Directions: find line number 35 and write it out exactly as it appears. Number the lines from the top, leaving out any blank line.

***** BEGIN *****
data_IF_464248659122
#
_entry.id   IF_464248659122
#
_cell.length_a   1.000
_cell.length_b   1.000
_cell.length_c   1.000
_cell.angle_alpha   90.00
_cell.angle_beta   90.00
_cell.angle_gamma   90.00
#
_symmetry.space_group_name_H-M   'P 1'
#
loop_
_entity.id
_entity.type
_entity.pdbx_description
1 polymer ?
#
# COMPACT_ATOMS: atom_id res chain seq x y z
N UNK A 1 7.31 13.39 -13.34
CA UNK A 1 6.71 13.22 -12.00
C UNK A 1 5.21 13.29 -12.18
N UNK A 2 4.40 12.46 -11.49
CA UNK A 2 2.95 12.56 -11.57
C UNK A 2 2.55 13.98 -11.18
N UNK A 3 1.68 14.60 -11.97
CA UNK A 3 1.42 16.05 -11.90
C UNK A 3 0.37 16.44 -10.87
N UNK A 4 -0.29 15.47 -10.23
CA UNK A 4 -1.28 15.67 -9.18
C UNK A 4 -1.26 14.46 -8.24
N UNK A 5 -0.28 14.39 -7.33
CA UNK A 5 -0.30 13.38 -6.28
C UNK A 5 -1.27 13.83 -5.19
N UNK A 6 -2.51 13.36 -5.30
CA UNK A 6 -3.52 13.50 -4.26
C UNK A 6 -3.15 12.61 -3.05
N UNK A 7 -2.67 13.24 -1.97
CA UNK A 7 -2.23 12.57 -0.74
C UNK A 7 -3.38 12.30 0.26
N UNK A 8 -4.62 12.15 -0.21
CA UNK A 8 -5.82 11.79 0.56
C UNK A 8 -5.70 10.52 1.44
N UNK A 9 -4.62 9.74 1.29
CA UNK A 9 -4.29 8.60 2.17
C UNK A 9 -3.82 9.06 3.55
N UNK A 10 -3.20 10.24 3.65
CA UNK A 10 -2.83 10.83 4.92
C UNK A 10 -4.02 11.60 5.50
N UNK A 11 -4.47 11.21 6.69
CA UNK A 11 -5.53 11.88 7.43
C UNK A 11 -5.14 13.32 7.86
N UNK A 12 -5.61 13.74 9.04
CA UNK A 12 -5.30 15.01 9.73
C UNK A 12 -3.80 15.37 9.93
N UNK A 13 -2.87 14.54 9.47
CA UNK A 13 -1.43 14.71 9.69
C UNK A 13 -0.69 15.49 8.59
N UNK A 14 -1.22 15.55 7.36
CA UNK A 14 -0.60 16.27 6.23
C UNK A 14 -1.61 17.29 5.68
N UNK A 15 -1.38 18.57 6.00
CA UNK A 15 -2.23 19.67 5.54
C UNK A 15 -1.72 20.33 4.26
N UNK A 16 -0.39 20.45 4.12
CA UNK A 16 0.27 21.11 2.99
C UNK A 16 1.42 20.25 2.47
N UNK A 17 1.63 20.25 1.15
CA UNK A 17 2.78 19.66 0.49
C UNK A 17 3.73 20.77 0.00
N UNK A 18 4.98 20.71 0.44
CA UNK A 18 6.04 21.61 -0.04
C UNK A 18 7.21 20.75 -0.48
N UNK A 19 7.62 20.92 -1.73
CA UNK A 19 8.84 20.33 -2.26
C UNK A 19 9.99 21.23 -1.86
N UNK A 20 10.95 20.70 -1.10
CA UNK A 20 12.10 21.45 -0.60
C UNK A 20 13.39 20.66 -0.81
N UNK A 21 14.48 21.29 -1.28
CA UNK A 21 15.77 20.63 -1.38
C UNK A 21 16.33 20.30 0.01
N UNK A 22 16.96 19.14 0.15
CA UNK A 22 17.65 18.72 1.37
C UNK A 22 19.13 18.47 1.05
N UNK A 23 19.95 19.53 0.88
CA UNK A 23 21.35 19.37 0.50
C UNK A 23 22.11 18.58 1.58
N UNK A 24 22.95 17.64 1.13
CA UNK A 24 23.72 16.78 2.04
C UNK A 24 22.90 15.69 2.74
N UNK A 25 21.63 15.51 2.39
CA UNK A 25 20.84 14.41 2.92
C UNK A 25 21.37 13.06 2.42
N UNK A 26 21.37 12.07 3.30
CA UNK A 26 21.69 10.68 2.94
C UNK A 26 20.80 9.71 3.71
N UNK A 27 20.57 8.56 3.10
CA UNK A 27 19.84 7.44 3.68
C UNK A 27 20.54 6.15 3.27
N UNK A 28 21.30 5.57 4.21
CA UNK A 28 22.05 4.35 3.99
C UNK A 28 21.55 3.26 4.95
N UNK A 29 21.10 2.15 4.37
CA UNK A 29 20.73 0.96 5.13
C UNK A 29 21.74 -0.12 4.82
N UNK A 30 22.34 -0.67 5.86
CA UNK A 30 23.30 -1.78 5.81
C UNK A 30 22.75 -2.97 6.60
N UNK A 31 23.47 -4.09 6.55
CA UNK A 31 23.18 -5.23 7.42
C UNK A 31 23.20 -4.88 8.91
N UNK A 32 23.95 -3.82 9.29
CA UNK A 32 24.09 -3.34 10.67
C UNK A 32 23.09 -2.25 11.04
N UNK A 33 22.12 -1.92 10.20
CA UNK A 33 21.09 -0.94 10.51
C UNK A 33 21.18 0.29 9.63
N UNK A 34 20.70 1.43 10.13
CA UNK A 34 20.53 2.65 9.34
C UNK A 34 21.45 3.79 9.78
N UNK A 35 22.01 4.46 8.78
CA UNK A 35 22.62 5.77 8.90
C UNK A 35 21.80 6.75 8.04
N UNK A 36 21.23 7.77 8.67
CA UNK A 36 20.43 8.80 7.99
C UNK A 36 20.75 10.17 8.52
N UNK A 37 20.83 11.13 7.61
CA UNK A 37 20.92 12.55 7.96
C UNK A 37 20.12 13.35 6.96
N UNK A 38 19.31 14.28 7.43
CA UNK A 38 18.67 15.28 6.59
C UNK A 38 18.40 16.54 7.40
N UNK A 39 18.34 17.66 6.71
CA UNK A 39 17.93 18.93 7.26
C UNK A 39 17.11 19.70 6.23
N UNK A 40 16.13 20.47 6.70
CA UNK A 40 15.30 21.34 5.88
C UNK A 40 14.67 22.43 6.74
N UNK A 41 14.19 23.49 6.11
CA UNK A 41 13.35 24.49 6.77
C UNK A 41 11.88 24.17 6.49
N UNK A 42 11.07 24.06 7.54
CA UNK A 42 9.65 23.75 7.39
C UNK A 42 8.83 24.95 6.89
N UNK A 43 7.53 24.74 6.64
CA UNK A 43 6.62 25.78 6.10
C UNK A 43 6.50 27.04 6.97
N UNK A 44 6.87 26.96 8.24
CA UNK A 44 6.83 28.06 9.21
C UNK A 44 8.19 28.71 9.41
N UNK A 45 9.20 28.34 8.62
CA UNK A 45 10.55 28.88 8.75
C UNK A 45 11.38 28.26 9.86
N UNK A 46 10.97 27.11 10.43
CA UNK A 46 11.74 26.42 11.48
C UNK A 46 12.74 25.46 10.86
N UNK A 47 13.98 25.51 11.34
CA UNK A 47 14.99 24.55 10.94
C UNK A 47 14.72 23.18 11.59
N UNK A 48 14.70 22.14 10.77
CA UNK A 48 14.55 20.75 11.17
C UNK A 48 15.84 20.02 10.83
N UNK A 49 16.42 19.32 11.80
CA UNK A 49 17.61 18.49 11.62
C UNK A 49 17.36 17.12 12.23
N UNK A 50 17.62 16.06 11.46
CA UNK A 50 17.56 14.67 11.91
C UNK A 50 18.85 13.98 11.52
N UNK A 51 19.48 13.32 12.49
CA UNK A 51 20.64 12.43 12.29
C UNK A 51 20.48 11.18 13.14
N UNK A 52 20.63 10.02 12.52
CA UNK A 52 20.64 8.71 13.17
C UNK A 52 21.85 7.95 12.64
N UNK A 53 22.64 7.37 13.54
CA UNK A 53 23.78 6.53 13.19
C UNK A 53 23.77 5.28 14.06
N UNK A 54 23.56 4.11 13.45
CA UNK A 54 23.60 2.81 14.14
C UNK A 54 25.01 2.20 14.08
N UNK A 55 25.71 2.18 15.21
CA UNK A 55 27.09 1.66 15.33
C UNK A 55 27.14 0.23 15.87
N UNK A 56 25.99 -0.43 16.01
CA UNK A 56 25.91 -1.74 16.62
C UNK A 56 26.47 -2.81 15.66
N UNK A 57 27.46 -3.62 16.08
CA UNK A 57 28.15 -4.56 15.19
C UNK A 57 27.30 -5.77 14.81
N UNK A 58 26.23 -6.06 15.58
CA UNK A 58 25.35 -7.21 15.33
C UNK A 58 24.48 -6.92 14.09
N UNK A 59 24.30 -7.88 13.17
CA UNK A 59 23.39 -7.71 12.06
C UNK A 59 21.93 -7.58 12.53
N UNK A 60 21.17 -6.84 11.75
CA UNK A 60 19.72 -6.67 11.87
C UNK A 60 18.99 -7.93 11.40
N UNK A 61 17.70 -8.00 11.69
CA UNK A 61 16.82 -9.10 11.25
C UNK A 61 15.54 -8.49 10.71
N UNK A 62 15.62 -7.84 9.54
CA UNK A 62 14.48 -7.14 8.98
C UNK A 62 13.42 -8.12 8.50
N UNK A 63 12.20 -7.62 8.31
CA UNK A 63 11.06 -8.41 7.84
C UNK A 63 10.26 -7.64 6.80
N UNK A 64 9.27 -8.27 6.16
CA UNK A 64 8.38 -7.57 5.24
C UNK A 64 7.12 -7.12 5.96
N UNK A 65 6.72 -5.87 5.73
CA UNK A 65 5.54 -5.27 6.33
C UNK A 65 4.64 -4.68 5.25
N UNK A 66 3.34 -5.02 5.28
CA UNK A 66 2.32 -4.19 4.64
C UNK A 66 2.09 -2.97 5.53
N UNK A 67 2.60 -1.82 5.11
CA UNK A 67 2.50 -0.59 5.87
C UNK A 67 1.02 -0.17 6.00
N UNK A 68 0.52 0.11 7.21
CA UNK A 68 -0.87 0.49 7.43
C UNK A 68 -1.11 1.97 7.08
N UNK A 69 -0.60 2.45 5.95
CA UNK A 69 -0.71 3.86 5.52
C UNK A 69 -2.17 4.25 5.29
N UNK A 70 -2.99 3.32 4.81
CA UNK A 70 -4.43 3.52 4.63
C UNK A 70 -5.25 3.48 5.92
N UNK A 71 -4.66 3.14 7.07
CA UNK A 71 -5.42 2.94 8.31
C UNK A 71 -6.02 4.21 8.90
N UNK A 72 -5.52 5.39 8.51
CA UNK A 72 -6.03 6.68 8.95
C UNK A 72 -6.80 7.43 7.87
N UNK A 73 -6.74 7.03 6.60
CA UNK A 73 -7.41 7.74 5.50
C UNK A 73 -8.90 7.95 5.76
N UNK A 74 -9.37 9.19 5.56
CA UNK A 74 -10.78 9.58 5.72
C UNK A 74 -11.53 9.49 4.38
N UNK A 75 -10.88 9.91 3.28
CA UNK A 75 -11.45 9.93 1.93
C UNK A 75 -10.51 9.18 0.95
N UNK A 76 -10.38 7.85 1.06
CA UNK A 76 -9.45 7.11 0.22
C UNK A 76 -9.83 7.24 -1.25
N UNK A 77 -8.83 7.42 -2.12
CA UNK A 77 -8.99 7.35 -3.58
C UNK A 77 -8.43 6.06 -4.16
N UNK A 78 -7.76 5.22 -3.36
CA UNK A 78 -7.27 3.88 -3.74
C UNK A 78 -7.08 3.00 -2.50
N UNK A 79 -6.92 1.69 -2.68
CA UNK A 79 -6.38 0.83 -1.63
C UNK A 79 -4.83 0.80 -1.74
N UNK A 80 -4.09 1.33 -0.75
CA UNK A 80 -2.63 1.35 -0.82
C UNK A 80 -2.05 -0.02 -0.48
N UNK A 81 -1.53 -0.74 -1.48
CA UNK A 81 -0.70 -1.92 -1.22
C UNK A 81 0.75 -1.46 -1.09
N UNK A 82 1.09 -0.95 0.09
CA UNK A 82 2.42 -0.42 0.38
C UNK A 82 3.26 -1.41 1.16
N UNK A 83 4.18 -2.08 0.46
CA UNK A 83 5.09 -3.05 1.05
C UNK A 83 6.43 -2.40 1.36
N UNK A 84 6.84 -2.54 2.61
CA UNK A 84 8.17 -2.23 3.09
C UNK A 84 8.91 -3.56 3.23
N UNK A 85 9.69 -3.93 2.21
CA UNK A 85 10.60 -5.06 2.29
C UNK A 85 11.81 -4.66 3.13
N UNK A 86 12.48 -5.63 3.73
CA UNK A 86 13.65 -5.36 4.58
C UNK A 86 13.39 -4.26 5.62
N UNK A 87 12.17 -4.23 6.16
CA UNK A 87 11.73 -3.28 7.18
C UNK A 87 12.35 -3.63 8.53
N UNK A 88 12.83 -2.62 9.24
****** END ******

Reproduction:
C UNK A 5 -1.27 13.83 -5.19